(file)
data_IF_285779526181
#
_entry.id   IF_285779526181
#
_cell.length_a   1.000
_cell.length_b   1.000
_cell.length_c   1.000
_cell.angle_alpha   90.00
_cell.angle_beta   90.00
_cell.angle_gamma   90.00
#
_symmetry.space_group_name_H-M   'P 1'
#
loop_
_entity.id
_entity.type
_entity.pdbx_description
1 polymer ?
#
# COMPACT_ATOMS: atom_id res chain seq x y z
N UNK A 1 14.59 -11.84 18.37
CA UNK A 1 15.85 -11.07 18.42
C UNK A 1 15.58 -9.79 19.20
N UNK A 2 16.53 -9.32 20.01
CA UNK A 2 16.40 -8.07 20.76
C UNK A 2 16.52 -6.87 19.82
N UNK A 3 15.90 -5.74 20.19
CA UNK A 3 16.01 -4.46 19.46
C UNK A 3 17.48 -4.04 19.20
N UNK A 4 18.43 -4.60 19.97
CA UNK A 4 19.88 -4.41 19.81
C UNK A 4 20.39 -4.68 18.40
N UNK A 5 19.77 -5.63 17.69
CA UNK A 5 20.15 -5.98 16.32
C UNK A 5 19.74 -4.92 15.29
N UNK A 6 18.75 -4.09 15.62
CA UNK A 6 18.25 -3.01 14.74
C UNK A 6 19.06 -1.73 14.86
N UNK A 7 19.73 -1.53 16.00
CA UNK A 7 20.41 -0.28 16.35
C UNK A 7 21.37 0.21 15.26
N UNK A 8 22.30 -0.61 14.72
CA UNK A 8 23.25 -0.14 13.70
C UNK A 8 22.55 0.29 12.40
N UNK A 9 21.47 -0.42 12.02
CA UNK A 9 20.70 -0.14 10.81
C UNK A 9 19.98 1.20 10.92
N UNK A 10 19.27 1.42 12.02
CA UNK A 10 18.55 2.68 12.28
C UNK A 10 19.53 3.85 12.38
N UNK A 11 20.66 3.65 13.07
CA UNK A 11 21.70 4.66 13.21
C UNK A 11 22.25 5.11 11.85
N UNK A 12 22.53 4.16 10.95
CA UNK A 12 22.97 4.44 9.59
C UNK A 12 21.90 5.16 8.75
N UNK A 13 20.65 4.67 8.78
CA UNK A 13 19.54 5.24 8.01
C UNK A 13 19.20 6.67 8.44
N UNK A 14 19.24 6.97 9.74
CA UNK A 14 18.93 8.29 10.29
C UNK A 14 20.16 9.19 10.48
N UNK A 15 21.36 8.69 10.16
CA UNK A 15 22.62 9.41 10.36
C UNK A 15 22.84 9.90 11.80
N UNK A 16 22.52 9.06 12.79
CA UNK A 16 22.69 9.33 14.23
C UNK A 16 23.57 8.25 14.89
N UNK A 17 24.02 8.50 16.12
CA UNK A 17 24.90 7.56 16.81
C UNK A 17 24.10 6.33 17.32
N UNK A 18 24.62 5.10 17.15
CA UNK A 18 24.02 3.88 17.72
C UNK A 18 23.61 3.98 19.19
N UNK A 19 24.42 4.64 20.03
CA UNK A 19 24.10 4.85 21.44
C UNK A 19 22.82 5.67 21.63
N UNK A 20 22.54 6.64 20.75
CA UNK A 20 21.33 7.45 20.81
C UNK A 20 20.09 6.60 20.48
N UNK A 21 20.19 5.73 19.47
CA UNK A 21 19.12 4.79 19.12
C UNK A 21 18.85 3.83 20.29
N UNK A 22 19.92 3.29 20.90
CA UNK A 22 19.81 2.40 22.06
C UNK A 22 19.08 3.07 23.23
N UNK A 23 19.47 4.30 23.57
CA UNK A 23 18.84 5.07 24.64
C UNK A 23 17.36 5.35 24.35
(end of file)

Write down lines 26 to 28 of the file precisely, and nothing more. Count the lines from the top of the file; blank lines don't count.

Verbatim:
C UNK A 2 16.52 -6.87 19.82
N UNK A 3 15.90 -5.74 20.19
CA UNK A 3 16.01 -4.46 19.46